With that in mind, what’s the next step? 

Blood Moon

I’m not sure if Blood Moon has ever been better in Modern than it is right now. 

Your goal in Modern should always be to play a deck that’s solid against the majority of the field while incidentally being strong against where the format is trending. In this case, your deck should be inherently strong against decks with expensive cards. That’s what I’m striving for with Gruul Midrange. 

It has Blood Moon, Fury, and solid threats. My main issue with the deck is that every card in the deck is tailored toward fighting a specific matchup. If you draw the right cards in your matchups, you’ll do well. More often than not, you’ll probably come up short. The potential is incredible though.

I’ve been hard on Izzet Midrange in the past since there were better ways to accomplish what the deck was trying to do. Now I think that Counterspell and Blood Moon are both incredible. Plus, you can play Torpor Orb if you want it. It was winning a ton, despite there being better strategies out there because people just weren’t playing them. It’s legitimately good now, although we can still look for other options.

Obviously I love a Grixis strategy, although I’ve shifted away from Grixis Control and toward trying to win the game via more conventional means. You can never go wrong with a proactive, disruptive deck in Modern. You’ll rarely have blowout matchups, but you’ll have game against everything. As much as I’d love to Kolaghan’s Command a Snapcaster Mage each turn, it doesn’t beat everyone like it did a few weeks ago.

Kolaghan's Command Snapcaster Mage

Grixis Death’s Shadow is similar to Izzet Midrange, although it has a few distinct advantages. Death’s Shadow is large, which means it dodges most of the removal in the format. Compared to Murktide Regent, it dies to Prismatic Ending, but is cheaper and therefore a faster clock. It also pairs well with Thoughtseize and enables Stubborn Denial. Enabling Stubborn Denial is one of the few ways you could get me to register the high-risk, high-reward Scourge of the Skyclaves. 

Much like Thoughtseize and Stubborn Denial, Counterspell and Force of Negation are quite good at the moment as long as you have a way to shut down Tron pieces and clean up battlefields. That might point you in the direction of Izzet Midrange (or Grixis Death’s Shadow), although I’m less convinced that leaning on Dragon’s Rage Channeler is where you want to be at the moment. 

Guillaume Wafo-Tapa is clearly a master of all things control. He and his friend (MrCaufouillete) have been playing various control decks in the Modern Challenges for weeks now. Given how Wafo finished first and second in back-to-back events, I think they found a recipe that works. That said, the format isn’t going to remain static and some adjustments might be in order. Now, I’m not Wafo, so take my advice with a grain of salt. 

The manabase contains 25 lands with a Castle Ardenvale and basic Plains, neither of which can cast Archmage’s Charm. The two Mystic Gates allow Wafo to have triple blue, so it’s not much of an issue. Plus, 25 lands is a lot, so even if you draw Plains and no Mystic Gate, you’re still a favorite to have three of your 23 blue sources on Turn 3 if you need them. I like the manabase and think it does a nearly perfect job of enabling Archmage’s Charm.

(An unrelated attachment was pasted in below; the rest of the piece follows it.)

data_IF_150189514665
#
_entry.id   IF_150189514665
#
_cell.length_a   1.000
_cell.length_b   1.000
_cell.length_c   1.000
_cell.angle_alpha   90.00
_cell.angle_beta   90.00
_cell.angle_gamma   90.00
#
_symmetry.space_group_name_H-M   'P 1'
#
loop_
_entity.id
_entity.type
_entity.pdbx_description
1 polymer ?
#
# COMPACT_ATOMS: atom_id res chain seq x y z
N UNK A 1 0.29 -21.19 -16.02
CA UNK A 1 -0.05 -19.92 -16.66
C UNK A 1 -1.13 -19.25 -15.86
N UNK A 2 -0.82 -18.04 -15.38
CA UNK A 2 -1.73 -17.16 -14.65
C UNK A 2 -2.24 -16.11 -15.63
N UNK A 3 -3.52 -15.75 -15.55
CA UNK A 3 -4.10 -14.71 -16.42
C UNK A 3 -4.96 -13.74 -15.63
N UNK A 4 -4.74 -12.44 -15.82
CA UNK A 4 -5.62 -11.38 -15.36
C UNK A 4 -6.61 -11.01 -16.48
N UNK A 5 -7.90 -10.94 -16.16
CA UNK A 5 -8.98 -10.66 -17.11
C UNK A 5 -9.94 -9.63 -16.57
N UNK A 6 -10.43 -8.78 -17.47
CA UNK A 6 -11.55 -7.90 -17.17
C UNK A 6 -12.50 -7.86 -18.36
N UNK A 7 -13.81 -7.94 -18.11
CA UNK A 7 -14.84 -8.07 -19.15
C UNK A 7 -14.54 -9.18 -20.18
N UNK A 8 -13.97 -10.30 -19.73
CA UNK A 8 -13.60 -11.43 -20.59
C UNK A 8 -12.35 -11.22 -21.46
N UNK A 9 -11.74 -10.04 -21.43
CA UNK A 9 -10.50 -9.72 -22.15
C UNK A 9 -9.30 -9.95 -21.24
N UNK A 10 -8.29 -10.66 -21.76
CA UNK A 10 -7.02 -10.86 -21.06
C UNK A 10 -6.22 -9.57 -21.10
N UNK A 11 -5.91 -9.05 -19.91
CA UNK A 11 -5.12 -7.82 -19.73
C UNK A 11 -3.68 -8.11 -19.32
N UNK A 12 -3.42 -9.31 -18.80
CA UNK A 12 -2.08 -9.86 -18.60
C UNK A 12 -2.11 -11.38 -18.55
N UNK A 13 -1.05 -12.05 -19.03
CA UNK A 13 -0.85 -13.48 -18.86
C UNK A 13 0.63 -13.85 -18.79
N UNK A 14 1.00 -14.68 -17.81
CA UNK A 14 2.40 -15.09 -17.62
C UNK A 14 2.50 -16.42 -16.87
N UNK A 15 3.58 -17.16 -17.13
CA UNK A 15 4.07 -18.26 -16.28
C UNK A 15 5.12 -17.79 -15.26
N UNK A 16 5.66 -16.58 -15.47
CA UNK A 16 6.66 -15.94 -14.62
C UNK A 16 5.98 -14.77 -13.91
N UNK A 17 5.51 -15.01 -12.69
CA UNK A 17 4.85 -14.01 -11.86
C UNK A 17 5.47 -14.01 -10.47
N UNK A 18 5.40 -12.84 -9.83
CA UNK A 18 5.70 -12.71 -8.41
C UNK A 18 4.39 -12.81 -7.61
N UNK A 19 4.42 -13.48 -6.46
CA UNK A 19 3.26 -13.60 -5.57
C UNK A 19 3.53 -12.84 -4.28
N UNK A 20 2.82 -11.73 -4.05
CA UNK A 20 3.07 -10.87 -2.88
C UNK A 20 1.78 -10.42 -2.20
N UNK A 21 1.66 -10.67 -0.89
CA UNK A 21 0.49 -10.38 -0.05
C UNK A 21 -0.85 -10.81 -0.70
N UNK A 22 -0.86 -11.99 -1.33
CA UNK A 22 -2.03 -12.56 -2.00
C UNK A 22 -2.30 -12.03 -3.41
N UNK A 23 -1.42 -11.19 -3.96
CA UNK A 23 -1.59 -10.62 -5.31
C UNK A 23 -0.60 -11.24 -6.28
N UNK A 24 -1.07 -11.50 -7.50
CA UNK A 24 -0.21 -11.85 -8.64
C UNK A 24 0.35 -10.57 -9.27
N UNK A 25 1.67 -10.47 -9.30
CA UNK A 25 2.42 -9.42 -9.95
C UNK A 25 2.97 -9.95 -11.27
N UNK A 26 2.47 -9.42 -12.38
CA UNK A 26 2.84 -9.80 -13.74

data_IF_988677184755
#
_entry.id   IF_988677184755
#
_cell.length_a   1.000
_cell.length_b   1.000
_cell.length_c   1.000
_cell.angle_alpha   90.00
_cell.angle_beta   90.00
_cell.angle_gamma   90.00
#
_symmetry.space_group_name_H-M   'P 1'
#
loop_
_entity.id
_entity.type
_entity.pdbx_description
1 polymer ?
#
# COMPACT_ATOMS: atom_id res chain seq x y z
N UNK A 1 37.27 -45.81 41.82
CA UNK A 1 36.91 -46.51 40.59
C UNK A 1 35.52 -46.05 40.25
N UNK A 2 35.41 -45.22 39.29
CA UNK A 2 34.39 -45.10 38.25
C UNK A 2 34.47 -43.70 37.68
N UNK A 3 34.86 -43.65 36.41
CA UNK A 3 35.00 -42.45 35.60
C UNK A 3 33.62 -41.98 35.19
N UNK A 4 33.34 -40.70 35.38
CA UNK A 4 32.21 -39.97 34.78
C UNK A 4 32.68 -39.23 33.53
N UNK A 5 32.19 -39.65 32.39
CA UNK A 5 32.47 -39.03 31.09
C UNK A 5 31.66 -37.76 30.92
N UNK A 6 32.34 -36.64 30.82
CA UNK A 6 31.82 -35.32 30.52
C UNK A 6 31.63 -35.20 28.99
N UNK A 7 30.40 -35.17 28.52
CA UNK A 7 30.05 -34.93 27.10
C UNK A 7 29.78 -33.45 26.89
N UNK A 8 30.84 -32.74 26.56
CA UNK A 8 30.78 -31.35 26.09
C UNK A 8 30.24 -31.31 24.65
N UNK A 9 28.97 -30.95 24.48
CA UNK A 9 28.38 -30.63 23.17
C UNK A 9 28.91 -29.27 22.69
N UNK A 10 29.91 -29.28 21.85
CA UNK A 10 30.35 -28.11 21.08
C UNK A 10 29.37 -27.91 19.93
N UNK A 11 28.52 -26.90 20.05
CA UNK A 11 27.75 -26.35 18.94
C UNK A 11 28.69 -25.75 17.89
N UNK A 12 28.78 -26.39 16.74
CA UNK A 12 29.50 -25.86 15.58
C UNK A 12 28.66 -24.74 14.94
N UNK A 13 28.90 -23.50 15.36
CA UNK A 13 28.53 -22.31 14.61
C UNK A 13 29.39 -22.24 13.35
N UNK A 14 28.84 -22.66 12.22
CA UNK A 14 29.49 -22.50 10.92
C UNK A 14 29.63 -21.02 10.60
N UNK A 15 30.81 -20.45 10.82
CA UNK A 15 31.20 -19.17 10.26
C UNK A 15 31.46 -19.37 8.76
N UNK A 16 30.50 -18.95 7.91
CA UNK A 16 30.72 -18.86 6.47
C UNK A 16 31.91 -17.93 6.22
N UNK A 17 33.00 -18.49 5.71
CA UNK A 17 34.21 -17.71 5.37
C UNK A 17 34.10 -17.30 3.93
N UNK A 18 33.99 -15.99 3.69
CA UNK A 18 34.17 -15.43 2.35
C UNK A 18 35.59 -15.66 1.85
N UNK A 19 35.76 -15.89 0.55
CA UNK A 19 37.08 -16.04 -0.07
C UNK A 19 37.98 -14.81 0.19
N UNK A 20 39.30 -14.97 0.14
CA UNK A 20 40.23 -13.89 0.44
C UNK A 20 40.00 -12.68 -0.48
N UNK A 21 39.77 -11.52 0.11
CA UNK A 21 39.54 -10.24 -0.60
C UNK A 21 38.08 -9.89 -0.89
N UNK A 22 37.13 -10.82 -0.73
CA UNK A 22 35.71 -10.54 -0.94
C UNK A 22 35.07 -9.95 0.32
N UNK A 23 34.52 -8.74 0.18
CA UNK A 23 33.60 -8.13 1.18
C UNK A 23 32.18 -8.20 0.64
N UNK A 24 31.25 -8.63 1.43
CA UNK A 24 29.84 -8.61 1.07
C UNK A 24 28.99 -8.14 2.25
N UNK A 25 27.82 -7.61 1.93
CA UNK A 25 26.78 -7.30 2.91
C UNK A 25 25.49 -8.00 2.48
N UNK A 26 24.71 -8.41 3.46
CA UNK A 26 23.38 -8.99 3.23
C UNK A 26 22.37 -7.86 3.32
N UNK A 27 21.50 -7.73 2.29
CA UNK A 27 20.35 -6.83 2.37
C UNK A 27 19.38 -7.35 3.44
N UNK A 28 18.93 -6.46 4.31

Mono-Green Tron can mostly be beaten with a pile of counterspells and the sideboard Dovin’s Vetos are certainly going to help there. Wafo even has Summary Dismissal for Ulamog, the Ceaseless Hunger, so it’s pretty clear that’s his plan. I can’t help but wonder if it isn’t easier to incorporate some Field of Ruins to go along with the Spreading Seas rather than letting your opponent have access to Tron the entire game. Obviously that disrupts the manabase, although Field of Ruin will eventually turn into a blue source for Archmage’s Charm. If Field of Ruin is off the table, I’d like to see at least another copy of Spreading Seas in the sideboard.

Field of Ruin Chalice of the Void

Similarly, I’m curious as to why there isn’t a third copy of Chalice of the Void in the sideboard. It’s good enough to maindeck since there aren’t any one-mana cards and Chalice for zero is great against cascade. Why isn’t it good enough to have at least a third in matchups where you’d want it? 

Force of Negation strikes me as a card you might want against cascade and Mono-Green Tron as well. Loading up on counterspells is great for both matchups but they tend to beat you by being more efficient and casting more spells than you do. A zero-mana counterspell seems stronger than the third copy of Dovin’s Veto and Flusterstorm. If nothing else, having the ability to safely tap out for Teferi, Time Raveler against the cascade decks seems worth it to me. 

If I were playing a Modern Challenge this weekend, I’d be torn on what to play. Azorius Control looks solid but mentally draining. Grixis Death’s Shadow is right in my wheelhouse but all my games would be nail-biters. On the other hand, Gruul Midrange is like rolling dice. If I get favorable matchups, I could easily win the tournament. If I don’t escape the early rounds, my tournament would be immediately over. 

Mono-Green Tron has maybe another week of potentially great results before the format adapts completely. Kanister’s Four-Color Elementals deck is more solid than it looks, although I expect hate cards and bad matchups to start making things more difficult. Cascade decks are absolutely something to stay away from this week. Whatever cards people used to have in their sideboards for things like Mono-White Hammer will trend toward other, more popular decks.

Pack your copies of Blood (or Alpine) Moon, Torpor Orb, and Chalice of the Void, and you’re good to go.